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Latest Legal and Judiciary News and Articles

Provided courtesy of the Dekalb County Superior Court System

Rental Laws in Georgia for Tenants and Homeowners

landlord-tenantRental laws are designed to ensure that both tenants and homeowners understand some of the legal questions and issues that may arise from time to time. Rental laws in Georgia for tenants and homeowners are not any different. Though the laws may differ from what you may find in another state the bottom line is that the laws are there to guide both parties without involving a lawyer. Below we look at the main rental laws in Georgia.

Rent

There is no statute that proscribes the amount that landlords should charge as rent for single and multi-unit residential properties. There is also no statute on notices for rent increase, time when rent is due, and the grace period for rent payment allowed.

Security Deposit

The state of Georgia allows homeowners to ask for a security deposit. The law, however, does not specify the amount the landlord can ask as security deposit. This deposit should be placed in an escrow account and landlord has to give a written note to the tenants with the escrow account details. Homeowners and families that own 10 or less units are exempted from this requirement as long as the management of the units is not left to third parties.

The landlord is not required to put the deposit in an account that bears some interest. The landlord is also not required to pay any interest on security deposit.

The landlord is allowed to deduct the deposit in certain situations. These include;

– When the tenant has not paid rent or is late in doing the same

– When the tenant has accumulated utility charges and pet fees

– When a tenant abandons the property

– When tenants contract third parties to carry out cleaning and repair works

– When the tenant causes actual damage to the property. This, however, only applies if the landlord did something to mitigate the damage on property.

After the tenant moves, the landlord is required by law to return the deposit within 30 days.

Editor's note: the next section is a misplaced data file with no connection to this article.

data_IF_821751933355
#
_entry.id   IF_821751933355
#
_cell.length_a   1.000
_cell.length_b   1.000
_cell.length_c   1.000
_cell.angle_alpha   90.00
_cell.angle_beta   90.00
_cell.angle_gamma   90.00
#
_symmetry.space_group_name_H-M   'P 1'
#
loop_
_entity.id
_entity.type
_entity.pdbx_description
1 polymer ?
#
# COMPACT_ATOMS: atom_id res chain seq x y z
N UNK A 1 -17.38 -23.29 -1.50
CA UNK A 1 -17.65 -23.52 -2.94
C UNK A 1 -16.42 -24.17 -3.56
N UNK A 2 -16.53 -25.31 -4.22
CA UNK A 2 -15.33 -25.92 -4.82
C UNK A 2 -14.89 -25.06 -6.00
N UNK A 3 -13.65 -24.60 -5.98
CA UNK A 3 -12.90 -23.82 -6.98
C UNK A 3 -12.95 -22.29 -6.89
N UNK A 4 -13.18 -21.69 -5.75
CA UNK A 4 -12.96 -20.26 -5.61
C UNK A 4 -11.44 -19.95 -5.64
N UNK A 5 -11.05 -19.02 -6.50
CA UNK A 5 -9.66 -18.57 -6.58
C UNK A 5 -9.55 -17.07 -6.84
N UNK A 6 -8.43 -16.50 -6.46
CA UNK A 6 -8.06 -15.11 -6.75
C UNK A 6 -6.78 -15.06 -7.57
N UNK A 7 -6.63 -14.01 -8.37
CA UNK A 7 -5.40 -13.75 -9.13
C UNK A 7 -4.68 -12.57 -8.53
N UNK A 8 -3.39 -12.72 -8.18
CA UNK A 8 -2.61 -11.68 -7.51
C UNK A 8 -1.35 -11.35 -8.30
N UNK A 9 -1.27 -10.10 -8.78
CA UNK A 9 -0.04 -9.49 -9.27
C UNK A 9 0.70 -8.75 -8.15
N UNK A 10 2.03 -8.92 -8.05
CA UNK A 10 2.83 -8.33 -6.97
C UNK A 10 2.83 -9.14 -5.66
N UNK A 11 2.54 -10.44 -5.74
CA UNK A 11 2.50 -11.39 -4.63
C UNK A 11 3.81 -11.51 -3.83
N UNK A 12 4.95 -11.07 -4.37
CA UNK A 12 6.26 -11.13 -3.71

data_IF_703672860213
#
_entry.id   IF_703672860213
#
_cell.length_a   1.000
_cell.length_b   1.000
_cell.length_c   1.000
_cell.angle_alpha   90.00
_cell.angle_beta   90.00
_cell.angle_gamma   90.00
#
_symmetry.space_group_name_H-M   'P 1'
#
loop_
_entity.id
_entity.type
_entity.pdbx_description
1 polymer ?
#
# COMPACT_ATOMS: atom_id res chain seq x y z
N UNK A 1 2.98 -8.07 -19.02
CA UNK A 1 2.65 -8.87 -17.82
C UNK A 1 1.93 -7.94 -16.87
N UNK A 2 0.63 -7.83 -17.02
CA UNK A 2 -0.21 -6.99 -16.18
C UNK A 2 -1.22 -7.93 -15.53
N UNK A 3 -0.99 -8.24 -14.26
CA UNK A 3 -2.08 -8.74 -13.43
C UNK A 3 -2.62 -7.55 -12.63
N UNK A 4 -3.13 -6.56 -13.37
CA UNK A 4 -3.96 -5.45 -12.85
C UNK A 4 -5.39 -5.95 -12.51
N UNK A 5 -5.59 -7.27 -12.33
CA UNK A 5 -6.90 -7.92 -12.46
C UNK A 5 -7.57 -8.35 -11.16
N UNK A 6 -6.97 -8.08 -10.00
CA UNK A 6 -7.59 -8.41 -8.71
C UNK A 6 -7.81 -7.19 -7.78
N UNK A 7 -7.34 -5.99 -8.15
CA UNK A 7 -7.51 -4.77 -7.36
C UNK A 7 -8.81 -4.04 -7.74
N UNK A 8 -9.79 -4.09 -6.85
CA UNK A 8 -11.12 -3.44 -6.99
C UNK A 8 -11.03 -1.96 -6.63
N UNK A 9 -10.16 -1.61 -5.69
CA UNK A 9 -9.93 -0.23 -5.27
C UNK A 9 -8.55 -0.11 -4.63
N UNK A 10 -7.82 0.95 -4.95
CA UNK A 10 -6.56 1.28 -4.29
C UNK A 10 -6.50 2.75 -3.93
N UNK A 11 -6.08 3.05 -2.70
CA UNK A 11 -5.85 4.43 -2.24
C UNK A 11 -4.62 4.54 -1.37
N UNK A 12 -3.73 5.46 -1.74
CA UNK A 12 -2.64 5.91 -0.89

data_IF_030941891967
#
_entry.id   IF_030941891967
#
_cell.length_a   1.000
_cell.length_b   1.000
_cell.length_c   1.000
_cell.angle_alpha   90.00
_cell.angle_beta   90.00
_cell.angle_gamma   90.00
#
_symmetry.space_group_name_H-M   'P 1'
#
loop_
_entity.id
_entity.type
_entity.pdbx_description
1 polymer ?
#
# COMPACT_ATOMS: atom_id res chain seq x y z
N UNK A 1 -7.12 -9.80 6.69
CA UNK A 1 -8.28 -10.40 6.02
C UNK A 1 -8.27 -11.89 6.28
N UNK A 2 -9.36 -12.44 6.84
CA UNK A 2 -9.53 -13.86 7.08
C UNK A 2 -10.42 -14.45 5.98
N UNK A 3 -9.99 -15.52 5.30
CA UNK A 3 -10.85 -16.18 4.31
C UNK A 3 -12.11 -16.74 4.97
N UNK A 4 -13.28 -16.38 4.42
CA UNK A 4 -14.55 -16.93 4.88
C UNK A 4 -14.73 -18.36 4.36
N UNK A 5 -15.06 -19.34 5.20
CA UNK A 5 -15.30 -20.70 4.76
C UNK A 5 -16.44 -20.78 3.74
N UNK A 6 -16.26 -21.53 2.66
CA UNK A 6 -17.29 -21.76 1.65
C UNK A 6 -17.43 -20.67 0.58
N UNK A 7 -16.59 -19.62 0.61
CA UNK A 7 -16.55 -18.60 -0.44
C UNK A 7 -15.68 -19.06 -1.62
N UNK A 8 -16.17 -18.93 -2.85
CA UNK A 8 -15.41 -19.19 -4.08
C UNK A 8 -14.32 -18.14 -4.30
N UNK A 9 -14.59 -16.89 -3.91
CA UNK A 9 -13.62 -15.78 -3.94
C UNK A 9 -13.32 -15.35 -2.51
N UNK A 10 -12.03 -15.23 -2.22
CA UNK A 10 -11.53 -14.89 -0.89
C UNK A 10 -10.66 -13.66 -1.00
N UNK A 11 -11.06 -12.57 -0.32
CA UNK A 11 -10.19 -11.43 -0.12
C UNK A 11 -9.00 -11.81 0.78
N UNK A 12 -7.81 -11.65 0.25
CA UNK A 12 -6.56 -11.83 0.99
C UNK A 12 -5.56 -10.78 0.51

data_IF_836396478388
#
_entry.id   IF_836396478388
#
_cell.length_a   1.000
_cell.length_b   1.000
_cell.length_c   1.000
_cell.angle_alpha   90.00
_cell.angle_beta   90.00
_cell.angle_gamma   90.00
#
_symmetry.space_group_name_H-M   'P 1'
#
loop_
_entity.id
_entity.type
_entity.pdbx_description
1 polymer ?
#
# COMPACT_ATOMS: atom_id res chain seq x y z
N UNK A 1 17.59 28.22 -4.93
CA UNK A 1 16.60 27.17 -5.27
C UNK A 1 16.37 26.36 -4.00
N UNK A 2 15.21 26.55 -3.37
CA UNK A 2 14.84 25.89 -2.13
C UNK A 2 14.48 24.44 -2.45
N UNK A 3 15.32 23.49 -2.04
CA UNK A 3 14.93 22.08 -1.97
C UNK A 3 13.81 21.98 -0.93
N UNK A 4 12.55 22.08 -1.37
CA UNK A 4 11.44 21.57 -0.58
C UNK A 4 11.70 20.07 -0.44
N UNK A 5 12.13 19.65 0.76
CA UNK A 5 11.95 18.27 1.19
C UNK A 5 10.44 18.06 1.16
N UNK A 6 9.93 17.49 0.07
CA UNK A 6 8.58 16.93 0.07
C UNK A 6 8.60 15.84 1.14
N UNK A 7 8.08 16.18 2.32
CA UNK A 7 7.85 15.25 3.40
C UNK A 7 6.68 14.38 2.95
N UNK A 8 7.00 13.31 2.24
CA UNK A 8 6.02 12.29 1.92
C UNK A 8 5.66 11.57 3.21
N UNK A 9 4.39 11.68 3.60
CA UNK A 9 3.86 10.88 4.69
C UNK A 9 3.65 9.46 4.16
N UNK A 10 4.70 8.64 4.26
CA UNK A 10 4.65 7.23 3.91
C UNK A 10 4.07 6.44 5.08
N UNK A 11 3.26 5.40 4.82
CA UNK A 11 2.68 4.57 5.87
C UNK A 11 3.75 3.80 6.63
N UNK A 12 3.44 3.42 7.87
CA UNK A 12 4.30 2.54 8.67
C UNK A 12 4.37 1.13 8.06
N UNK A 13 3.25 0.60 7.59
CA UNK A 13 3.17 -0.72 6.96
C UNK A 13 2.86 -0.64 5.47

Other Fees

Landlords are allowed to charge other fees for their properties. These fees include application fees and pet fees. Any non- refundable fees should not be part of the security deposit.  There are also potential fees for credit checks, background checks and other checks at the discretion of the landlord. For examples of non credit check apartments, you can check out this reputable no credit check apartment company.

Disclosures

A landlord is required to disclose if there is a person required to act on their behalf. The landlord should also disclose all existing damages to the property. All this should be part of the lease agreement.

Tenancy Termination

To terminate a lease with no end or a month to month lease the landlord is required to give the tenant a 60 days’ notice while the tenant must give the landlord a 30 days’ notice. For a lease with a fixed end date neither party is required to give a notice. There is not statute on how a week to week lease termination should be handled.

In the case of nonpayment of rent and other fees the landlord can terminate the lease without any notice. To avoid being evicted, the tenant must pay the required fees within 7 days.

This is just an outline of the rental laws in Georgia for tenants and homeowners. You can find more information online if you have more questions about any of the above or more areas. Just be confident because the state has put certain measures to protect you from harassment and ensure that both landlords and tenants hold up to their end of the bargain at the end of the day.

Divorce Law Information from State to State

Just like marriage, divorce is a state-level issue. So Georgia has its own divorce laws that may differ from the laws of other states. One difference is how long it can take. In California, as a California divorce attorney would tell you, it takes at least six months to get a divorce in the Golden State. In Georgia, in theory, the it can be done more quickly. If your divorce is as simple as possible and “uncontested,” that is, both sides come to an agreement on the division of assets and arrangement for custody of all children on their own, then you can be granted a divorce 30 days after filing. Of course, most divorces take much longer. And if you have to go to trial to work out the terms of your settlement, it could take years.

Divorce laws vary from State to State, be sure to know the differences.
Divorce laws vary from State to State, be sure to know the differences.

Another thing to consider is whether you will be pursuing a “fault” or “no-fault” divorce, as Georgia is one of a minority of states to offer both. To file a “no-fault” divorce one spouse must simply assert that the marriage is “irretrievably broken.” It does not require the cooperation of the other spouse.

A “fault” divorce can be pursued when one spouse destroyed the marriage, whether by adultery, desertion, imprisonment, cruelty, drug addiction, or mental illness (determined by a court of competent jurisdiction), among other grounds.